Photographer Rowland Scherman, who grew up in Pelham Manor, NY, began his career as the first photographer for the newly formed Peace Corps in 1961. He went on to work for the likes of Life, Time, National Geographic, Playboy, and countless other magazines. He even won a Grammy Award for his iconic photograph cover of "Bob Dylan's Greatest Hits."

But as far as Rowland is concerned, he views himself as "the Forrest Gump of Photography," consistently stumbling into the right place at the right time—and he was there to document some of the most iconic moments of the 1960s and 1970s. For the next few weeks, we'll take a closer look at some of his incredible photos and the stories behind them, including pictures of Bob Dylan, The Beatles, Woodstock, the March on Washington, John Lennon, Bobby Kennedy, and more. To see more of his work, check out his website here—and also make sure to check out the trailer for a documentary being made about him here.

I was working for USIA—US Information Agency, which doesn't exist anymore. I first met Dylan at the Newport Folk Festival. He was just some stumblebum stumbling around—he was nobody. And then he did a workshop one afternoon and Joan Baez sat in with him, and all of a sudden the crowd got about six times bigger than it was ever before. I'm sure it was the biggest audience he'd ever had.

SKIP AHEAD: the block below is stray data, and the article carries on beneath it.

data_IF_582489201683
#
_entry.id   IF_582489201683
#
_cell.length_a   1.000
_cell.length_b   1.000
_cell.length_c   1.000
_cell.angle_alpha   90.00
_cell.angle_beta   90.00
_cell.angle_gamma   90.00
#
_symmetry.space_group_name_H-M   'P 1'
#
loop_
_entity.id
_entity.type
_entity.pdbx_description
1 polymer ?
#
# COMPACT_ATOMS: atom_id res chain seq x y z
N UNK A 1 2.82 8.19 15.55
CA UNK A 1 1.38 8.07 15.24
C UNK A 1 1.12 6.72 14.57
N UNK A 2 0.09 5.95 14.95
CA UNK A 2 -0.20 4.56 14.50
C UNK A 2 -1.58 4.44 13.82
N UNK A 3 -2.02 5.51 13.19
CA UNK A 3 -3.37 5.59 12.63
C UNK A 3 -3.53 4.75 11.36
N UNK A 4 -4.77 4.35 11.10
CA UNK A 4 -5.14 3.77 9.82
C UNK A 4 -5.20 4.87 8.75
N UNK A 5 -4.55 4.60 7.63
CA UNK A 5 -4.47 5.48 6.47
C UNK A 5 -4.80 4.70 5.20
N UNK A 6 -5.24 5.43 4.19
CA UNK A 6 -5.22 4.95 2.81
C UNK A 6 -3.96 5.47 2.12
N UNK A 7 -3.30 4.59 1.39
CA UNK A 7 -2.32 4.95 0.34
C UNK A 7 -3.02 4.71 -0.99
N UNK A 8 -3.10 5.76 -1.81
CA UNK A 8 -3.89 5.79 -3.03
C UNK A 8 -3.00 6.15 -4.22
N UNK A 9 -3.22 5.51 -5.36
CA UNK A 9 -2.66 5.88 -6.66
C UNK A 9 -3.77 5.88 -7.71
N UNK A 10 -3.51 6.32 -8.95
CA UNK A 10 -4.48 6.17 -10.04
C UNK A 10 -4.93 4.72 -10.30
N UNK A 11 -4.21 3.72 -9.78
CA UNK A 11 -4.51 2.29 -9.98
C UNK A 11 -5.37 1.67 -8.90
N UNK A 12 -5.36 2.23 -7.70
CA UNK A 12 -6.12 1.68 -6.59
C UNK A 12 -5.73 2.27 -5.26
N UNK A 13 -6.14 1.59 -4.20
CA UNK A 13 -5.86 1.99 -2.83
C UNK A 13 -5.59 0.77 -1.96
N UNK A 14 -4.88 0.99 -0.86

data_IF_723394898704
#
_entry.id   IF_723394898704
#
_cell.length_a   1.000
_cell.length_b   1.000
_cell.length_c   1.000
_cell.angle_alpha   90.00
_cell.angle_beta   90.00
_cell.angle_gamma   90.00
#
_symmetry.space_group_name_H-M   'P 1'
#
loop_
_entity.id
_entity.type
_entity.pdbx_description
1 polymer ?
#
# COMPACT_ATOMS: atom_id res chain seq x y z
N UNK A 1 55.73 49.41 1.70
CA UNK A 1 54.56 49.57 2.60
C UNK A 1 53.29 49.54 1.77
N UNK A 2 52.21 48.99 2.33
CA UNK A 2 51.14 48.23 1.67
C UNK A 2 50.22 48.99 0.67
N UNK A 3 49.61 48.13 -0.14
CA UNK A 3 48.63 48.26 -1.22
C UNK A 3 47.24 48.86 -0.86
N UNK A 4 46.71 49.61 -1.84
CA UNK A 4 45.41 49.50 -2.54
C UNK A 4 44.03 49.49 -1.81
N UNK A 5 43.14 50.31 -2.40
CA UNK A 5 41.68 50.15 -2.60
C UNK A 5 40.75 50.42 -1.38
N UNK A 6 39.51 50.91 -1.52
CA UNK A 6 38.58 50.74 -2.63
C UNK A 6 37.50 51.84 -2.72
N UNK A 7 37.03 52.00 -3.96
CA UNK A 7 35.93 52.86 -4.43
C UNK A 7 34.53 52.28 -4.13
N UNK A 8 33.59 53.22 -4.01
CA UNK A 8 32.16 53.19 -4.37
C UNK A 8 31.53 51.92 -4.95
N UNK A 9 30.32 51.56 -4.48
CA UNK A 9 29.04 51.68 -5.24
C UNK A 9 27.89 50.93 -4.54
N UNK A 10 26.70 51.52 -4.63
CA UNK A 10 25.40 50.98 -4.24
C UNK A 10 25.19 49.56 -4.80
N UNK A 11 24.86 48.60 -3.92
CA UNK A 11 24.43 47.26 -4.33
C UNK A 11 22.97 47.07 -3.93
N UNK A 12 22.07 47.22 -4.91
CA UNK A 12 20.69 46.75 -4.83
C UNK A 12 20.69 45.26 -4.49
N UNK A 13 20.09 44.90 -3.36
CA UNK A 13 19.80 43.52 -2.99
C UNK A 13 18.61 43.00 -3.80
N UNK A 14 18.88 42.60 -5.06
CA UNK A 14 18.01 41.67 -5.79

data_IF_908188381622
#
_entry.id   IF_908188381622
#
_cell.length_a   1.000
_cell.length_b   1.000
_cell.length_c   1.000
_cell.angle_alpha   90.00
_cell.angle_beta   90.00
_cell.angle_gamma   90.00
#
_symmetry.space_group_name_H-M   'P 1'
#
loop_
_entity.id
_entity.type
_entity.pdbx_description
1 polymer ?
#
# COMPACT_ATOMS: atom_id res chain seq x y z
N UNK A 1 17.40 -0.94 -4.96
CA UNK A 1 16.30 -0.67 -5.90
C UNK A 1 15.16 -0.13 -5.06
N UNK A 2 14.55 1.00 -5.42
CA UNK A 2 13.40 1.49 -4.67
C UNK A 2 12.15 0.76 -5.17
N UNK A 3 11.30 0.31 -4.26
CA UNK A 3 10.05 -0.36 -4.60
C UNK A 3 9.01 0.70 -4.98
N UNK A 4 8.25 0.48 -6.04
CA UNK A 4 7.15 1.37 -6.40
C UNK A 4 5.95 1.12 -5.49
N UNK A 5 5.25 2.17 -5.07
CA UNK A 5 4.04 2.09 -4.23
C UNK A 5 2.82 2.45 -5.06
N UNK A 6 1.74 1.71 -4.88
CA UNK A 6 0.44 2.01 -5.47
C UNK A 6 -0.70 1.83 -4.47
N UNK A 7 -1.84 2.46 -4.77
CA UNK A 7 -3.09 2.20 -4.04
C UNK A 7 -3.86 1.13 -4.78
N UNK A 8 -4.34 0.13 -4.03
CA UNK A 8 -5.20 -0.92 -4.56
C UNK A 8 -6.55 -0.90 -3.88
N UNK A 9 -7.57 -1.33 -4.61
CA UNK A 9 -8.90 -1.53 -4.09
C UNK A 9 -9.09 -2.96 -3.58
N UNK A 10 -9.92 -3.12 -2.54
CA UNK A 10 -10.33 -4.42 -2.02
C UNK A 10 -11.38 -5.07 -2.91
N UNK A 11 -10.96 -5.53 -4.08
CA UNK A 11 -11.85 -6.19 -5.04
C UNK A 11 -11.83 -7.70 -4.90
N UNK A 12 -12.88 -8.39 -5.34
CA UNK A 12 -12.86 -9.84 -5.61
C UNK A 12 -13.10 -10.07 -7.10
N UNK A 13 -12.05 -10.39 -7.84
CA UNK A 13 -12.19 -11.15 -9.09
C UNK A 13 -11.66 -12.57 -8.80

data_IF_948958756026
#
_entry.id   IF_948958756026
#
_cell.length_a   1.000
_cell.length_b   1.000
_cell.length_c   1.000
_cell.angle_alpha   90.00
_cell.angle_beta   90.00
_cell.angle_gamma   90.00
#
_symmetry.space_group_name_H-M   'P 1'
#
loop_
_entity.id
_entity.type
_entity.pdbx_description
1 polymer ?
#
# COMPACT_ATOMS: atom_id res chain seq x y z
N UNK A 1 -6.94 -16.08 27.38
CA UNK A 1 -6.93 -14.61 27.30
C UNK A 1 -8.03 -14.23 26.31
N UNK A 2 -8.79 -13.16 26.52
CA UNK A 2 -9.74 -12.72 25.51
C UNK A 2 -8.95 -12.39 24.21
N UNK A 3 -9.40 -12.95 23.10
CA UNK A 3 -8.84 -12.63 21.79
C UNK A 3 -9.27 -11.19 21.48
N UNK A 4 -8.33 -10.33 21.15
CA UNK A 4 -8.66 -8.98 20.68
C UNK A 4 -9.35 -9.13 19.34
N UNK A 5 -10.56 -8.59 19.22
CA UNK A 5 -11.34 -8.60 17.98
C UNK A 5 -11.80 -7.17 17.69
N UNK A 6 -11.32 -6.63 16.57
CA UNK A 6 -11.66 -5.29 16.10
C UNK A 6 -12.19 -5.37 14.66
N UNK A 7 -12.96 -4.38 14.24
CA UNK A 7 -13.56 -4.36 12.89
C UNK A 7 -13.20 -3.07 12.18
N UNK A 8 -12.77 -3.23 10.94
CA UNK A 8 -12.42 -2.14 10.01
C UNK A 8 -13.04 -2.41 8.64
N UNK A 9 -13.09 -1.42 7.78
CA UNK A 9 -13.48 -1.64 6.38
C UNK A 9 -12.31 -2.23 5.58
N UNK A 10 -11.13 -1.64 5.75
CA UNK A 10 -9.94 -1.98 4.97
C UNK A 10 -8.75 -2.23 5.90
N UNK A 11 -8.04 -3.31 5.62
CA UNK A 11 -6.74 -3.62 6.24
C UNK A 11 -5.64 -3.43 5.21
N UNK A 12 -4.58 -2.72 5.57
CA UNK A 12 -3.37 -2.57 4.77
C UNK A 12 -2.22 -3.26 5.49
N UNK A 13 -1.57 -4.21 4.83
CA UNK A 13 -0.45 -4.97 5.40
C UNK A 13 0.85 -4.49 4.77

And then Saturday night, he did his own gig on the big stage and he really handled it. He wasn't just playing that mournful, "Lonesome Death Of Hattie Carroll" kind of stuff—he did "Talking World War Three Blues" and inserted a lot of humor into it, and by the end of the weekend he was the big star. Peter, Paul and Mary were doing his backup for christ's sake! He went from nothing to the folk icon he's been ever since in one weekend, and I've got pictures of the whole thing.

The first time I met him, I said "I'd like to do a story about you," and he said "Yeah that'd be cool." I didn't know what the hell I was talking about, I didn't have any clients, I was working for the Peace Corps at the time, I just took the weekend off to go up to Newport to see Mary (of Peter, Paul and Mary) because I was crazy about her. And I bumped into him, and I knew who he was, but he wasn't the super huge star that he's been ever since, it was just the beginning of—it was his coming out party. June '63.

And here's one more of his photos of folk singer Judy Collins from that day: "What it was like listening to the first Dylan/Baez harmonies. Newport. 1963."

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